This type of communication can be witnessed throughout various sporting events, in which the coach conveys (sharing) what plays and/or actions that players are to be executed. In some cases, verbal communication is used, such as in football when the receiver runs plays into the quarterback and the quarterback tells the players in the huddle what to do.

Similarly, this also occur when defensive coordinators uses signs similar to baseball to communicate to the defensive captain a play. In this case, the confirmation is usually seen or heard as the defensive captain yells out the play.

Los Angeles Chargers defenders gather around to tackle Buffalo Bills running bak LeSean McCoy on Sunday, Nov.19, 2017. Photo by Mark Hammond for News4usonline

Basketball also demonstrates a level of communication between the coach and point guard that is distributed to the other players on the court. In basketball, the actions is not paused which requires point guard to play close attention to the coach and the players to play close attention to the point guard. This quick interaction can cause degradation in transmitting the message properly.

The success of communicating effectively requires developing a method, understanding the method and using the method share ideas (plans) in the midst of environments that may be loud, noise and filled with other distraction.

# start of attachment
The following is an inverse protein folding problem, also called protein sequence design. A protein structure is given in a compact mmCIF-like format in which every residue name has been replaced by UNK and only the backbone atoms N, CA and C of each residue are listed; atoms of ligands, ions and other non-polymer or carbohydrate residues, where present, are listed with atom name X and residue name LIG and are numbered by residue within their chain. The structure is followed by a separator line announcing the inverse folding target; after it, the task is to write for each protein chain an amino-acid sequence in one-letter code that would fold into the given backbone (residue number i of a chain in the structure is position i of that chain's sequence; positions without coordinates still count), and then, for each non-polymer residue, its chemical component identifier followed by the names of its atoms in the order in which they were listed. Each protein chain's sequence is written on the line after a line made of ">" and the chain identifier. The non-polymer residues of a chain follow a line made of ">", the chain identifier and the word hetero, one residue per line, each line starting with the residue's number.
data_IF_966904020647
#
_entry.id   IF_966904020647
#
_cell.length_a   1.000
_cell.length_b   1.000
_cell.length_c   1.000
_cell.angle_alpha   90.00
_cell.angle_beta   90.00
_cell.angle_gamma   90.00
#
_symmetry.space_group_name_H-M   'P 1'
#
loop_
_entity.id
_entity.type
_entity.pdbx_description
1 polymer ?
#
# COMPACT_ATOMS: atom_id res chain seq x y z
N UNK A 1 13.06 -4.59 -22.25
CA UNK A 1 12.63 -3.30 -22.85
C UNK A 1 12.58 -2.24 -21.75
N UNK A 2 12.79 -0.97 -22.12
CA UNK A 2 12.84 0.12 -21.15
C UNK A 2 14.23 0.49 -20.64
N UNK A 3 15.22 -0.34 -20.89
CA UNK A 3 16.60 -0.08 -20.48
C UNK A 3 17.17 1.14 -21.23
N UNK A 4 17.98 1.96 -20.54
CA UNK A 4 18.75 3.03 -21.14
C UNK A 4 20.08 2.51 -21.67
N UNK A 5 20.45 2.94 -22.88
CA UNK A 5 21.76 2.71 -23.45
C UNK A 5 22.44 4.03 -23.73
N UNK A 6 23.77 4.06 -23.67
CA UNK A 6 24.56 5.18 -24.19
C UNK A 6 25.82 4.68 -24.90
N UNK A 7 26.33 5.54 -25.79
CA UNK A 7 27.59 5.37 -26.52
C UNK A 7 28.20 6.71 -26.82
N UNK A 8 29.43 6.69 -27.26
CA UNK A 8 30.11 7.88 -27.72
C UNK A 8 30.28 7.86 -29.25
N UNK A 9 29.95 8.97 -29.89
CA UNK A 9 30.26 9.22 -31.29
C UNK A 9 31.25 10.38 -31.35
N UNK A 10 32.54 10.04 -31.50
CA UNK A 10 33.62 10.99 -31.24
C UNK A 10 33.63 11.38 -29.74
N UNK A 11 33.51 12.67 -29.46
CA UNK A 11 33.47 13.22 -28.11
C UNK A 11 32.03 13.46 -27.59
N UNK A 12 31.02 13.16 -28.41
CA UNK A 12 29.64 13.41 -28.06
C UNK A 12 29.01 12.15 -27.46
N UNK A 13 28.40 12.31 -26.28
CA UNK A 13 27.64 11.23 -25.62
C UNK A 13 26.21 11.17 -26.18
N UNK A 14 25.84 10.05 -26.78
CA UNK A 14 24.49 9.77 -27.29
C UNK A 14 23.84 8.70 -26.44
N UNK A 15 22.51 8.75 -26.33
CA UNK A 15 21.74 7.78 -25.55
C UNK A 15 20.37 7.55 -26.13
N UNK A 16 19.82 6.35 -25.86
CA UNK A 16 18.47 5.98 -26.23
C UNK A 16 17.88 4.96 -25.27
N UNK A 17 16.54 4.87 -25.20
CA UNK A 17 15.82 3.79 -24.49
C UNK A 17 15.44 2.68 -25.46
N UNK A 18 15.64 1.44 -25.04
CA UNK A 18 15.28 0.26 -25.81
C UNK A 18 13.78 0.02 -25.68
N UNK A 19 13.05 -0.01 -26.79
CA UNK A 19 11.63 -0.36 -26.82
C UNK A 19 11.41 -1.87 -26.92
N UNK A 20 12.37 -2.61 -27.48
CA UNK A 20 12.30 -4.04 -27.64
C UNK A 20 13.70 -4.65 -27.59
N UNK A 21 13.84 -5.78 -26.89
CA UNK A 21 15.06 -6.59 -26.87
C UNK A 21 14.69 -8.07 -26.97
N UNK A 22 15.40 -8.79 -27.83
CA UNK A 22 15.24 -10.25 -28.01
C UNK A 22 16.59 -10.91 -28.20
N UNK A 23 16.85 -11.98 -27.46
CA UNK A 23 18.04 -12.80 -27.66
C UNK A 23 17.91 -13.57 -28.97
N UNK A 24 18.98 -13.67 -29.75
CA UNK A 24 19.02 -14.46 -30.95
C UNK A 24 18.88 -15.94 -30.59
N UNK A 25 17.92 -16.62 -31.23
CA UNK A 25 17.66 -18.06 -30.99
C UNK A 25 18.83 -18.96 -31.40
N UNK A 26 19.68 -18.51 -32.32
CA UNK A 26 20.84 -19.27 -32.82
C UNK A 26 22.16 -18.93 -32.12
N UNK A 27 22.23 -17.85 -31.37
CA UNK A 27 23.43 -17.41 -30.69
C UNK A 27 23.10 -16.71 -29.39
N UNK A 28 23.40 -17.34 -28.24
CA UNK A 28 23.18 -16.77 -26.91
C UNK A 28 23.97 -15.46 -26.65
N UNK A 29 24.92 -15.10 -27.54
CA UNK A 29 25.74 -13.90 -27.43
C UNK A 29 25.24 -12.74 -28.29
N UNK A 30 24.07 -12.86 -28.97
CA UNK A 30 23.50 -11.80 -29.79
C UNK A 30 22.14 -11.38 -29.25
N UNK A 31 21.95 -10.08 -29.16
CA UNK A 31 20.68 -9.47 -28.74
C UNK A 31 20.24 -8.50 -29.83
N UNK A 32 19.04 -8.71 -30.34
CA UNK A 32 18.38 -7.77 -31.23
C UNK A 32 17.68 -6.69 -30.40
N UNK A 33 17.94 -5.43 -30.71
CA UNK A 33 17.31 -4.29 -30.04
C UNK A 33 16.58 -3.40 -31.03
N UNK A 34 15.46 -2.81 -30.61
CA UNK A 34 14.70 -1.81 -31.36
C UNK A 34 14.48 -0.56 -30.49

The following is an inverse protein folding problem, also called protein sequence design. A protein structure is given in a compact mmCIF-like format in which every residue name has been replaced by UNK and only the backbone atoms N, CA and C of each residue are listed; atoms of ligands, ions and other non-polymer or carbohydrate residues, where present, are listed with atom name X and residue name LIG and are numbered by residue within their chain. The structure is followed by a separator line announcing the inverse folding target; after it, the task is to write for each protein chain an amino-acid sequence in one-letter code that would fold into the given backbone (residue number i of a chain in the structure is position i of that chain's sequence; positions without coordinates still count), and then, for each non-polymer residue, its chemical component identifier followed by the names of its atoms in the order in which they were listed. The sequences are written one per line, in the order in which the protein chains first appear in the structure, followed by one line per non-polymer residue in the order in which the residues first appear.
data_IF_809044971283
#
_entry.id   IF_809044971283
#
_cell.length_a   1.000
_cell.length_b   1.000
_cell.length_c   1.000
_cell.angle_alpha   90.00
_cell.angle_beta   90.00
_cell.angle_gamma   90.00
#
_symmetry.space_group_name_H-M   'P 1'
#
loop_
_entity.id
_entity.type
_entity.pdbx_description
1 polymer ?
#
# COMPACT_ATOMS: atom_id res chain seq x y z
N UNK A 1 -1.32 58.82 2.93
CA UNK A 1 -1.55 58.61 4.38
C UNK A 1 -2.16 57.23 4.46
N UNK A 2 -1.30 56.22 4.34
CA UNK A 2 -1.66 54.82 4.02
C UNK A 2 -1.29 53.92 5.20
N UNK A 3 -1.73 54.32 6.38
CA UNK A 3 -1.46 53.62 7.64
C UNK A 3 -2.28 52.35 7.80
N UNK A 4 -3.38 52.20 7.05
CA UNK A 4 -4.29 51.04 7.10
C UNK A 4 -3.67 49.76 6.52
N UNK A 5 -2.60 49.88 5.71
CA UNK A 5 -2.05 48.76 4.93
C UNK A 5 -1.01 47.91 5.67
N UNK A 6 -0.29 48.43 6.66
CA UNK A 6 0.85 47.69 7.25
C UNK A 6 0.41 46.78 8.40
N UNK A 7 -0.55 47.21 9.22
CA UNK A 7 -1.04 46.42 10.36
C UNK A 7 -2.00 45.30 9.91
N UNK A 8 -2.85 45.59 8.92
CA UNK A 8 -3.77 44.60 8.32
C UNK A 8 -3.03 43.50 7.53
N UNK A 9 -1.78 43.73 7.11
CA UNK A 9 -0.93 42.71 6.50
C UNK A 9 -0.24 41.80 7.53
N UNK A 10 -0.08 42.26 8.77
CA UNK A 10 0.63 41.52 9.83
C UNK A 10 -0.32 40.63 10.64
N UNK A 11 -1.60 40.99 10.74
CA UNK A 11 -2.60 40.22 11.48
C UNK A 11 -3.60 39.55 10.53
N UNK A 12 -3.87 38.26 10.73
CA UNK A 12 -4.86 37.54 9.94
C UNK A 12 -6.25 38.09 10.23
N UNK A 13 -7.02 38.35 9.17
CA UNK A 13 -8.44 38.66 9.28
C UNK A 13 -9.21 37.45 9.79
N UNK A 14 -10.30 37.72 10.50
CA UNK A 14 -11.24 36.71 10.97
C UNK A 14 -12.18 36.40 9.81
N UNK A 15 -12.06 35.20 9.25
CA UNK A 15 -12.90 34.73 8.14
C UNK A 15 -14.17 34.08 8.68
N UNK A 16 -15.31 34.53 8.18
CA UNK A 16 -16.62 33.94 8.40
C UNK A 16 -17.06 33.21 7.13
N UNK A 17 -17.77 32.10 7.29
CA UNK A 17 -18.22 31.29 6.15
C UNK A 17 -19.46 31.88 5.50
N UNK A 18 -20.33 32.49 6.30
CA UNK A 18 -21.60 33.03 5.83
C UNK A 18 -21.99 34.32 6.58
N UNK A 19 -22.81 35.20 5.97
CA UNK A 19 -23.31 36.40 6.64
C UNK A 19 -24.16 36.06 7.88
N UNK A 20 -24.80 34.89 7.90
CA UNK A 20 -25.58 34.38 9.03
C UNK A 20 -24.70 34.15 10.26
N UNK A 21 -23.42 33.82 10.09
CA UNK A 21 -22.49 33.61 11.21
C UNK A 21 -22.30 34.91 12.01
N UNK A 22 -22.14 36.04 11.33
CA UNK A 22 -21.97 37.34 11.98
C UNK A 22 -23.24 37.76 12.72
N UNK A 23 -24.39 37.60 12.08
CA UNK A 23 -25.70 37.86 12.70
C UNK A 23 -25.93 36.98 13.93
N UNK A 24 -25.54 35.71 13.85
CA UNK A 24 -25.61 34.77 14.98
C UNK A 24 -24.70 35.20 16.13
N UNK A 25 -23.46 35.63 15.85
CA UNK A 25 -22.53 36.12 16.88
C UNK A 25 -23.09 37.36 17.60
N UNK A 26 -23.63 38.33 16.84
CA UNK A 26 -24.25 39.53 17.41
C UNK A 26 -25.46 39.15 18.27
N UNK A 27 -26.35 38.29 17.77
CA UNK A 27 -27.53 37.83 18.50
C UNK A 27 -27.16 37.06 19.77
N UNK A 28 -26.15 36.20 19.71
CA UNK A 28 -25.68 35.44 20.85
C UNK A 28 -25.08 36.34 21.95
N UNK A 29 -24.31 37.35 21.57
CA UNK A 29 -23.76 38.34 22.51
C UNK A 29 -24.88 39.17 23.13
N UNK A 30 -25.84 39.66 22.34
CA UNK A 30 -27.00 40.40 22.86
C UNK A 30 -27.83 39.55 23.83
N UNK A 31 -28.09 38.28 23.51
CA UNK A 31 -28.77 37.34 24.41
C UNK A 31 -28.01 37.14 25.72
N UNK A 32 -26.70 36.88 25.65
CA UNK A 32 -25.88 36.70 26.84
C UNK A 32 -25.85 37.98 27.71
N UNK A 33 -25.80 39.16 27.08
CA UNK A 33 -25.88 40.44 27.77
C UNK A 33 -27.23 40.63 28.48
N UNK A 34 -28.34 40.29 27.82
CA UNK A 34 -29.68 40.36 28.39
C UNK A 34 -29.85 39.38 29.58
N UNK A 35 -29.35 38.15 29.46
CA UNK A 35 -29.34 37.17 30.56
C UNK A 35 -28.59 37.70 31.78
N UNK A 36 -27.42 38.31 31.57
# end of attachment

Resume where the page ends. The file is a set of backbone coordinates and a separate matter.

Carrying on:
Life, in particular, our jobs is no different. Most of us have supervisors or customers that tells us what the need is or what they want us to do. This communication typically is verbal, but does not always include a confirmation of understanding.

Body language in some cases is used to confirm receiving a message, but does not necessary mean the message is understood. The nodding of the head yes, is a classic example of affirming the receipt of message but does not indicate understanding the message.

Communication efforts can be further distorted by technology. Writing e-mails, texted and even leaving voice mail message are attempts to communicate with out the visual element that provides insight to if the message is heard and/or understood. Talking verbally in person or on the telephone has been replaced by e-mails, chatting and texting. In an effort to be expeditious, full sentences are not being used and replaced by abbreviations.